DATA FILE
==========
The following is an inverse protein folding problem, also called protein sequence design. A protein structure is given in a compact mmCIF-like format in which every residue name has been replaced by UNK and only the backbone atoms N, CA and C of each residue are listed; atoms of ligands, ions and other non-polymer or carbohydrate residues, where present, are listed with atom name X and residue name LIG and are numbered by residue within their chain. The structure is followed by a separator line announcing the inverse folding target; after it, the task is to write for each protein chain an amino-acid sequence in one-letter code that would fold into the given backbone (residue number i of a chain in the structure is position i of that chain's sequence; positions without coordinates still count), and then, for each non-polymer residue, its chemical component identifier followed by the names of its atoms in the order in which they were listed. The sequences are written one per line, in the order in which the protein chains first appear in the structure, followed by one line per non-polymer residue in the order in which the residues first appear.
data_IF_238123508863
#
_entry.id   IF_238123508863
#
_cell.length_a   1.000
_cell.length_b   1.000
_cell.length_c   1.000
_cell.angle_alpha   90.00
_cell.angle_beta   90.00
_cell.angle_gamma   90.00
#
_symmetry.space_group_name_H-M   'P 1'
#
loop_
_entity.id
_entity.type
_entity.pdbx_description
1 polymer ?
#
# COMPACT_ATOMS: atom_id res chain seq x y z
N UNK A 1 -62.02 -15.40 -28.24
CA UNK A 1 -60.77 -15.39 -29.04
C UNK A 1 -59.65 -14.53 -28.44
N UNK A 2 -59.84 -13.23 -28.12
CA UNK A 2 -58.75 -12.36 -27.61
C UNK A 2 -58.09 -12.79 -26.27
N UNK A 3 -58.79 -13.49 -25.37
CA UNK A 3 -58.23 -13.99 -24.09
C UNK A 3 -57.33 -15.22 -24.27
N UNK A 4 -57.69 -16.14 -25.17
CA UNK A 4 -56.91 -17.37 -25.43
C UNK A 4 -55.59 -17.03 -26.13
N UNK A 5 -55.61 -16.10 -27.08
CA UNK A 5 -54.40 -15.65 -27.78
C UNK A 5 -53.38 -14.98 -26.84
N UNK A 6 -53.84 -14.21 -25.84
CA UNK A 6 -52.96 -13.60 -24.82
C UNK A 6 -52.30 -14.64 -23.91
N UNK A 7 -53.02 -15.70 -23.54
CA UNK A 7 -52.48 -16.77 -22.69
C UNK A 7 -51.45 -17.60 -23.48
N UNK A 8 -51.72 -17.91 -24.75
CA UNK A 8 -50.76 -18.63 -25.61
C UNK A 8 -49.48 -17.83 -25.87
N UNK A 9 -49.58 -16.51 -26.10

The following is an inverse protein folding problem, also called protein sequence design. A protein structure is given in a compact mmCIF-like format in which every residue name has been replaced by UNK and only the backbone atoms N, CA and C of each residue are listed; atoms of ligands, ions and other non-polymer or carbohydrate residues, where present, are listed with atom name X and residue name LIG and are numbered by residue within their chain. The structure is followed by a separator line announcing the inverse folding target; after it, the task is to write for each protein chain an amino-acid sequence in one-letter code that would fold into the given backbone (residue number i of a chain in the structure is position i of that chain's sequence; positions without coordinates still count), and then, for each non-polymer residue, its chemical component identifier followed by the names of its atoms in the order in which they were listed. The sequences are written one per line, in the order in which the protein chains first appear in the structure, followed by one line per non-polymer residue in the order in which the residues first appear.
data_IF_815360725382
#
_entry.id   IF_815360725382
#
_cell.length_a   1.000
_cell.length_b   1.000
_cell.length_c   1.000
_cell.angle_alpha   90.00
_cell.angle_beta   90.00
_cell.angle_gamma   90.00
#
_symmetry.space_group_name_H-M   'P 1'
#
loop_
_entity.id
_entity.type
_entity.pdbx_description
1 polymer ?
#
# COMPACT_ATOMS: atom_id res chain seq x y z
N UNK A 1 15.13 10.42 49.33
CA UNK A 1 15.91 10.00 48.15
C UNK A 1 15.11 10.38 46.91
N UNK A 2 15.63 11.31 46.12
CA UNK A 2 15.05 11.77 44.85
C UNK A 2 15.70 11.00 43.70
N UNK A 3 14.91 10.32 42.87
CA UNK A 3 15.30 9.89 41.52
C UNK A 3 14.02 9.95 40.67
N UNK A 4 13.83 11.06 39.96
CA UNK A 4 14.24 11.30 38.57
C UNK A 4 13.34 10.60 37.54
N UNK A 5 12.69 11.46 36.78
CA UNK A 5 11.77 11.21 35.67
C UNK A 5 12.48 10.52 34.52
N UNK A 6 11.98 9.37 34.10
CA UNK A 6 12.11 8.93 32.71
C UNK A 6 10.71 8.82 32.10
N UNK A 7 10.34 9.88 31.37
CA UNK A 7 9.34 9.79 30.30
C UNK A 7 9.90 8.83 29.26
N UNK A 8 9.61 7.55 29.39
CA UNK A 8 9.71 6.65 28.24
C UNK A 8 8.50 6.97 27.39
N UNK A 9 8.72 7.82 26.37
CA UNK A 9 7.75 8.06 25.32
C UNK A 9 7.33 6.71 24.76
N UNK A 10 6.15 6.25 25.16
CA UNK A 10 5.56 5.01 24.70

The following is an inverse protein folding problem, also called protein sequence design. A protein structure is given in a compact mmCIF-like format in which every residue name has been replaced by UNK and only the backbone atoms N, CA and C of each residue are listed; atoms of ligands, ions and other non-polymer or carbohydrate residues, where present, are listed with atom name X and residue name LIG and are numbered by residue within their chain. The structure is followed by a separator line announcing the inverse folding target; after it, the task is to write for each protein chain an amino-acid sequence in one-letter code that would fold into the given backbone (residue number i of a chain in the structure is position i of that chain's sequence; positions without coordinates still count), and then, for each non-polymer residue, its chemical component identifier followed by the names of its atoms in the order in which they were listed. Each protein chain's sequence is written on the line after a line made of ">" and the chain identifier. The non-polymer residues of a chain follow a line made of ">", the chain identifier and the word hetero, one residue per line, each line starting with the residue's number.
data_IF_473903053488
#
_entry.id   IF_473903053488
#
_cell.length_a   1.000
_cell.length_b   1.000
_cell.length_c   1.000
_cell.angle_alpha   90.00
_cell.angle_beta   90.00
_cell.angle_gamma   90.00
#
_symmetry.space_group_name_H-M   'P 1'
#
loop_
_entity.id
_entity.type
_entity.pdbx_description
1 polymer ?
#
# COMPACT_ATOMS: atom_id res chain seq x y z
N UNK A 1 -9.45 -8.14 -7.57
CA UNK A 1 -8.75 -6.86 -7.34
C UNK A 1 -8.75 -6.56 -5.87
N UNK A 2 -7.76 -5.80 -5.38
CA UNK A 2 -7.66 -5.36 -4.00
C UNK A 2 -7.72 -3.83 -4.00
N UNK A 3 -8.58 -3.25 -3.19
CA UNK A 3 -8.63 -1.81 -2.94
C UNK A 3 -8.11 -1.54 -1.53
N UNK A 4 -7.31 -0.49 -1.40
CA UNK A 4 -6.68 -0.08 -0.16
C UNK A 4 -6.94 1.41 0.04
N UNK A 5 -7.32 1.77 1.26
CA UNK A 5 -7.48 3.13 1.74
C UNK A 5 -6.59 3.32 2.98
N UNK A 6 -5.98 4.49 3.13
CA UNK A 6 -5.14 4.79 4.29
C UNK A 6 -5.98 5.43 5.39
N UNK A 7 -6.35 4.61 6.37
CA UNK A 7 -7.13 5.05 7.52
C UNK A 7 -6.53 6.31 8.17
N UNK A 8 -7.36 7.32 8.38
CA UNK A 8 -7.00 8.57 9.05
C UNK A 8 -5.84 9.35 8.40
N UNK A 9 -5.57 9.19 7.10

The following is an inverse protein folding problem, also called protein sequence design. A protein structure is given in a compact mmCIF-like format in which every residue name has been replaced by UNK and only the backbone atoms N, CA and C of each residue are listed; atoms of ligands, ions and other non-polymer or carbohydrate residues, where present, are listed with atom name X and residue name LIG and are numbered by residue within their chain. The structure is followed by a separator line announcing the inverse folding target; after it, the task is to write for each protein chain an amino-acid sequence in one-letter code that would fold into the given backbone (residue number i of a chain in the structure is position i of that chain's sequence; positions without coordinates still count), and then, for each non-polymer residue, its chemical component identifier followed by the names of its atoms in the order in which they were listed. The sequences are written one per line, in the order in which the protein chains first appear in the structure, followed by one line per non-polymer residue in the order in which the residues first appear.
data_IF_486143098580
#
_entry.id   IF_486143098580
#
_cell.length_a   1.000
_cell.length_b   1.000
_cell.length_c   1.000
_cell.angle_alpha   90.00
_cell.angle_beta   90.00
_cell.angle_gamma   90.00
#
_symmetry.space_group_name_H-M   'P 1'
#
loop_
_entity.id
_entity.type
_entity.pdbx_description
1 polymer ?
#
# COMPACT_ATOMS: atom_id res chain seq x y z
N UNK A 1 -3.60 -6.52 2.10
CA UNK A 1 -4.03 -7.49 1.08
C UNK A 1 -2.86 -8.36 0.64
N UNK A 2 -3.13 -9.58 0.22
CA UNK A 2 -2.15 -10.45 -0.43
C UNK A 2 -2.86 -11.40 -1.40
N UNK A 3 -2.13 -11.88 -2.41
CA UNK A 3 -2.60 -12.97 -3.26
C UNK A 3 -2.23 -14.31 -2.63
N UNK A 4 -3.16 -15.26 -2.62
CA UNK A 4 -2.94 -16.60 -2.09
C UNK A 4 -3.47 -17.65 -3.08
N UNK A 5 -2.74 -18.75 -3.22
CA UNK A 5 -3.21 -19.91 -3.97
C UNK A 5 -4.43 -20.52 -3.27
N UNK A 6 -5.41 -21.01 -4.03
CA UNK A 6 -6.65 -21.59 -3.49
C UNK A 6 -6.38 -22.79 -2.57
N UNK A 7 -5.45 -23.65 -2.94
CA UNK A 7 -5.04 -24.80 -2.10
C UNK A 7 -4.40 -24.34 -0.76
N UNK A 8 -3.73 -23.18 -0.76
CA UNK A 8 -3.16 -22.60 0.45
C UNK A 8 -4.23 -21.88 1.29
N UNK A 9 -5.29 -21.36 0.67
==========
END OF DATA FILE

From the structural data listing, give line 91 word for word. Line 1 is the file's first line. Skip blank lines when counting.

C UNK A 8 8.50 6.97 27.39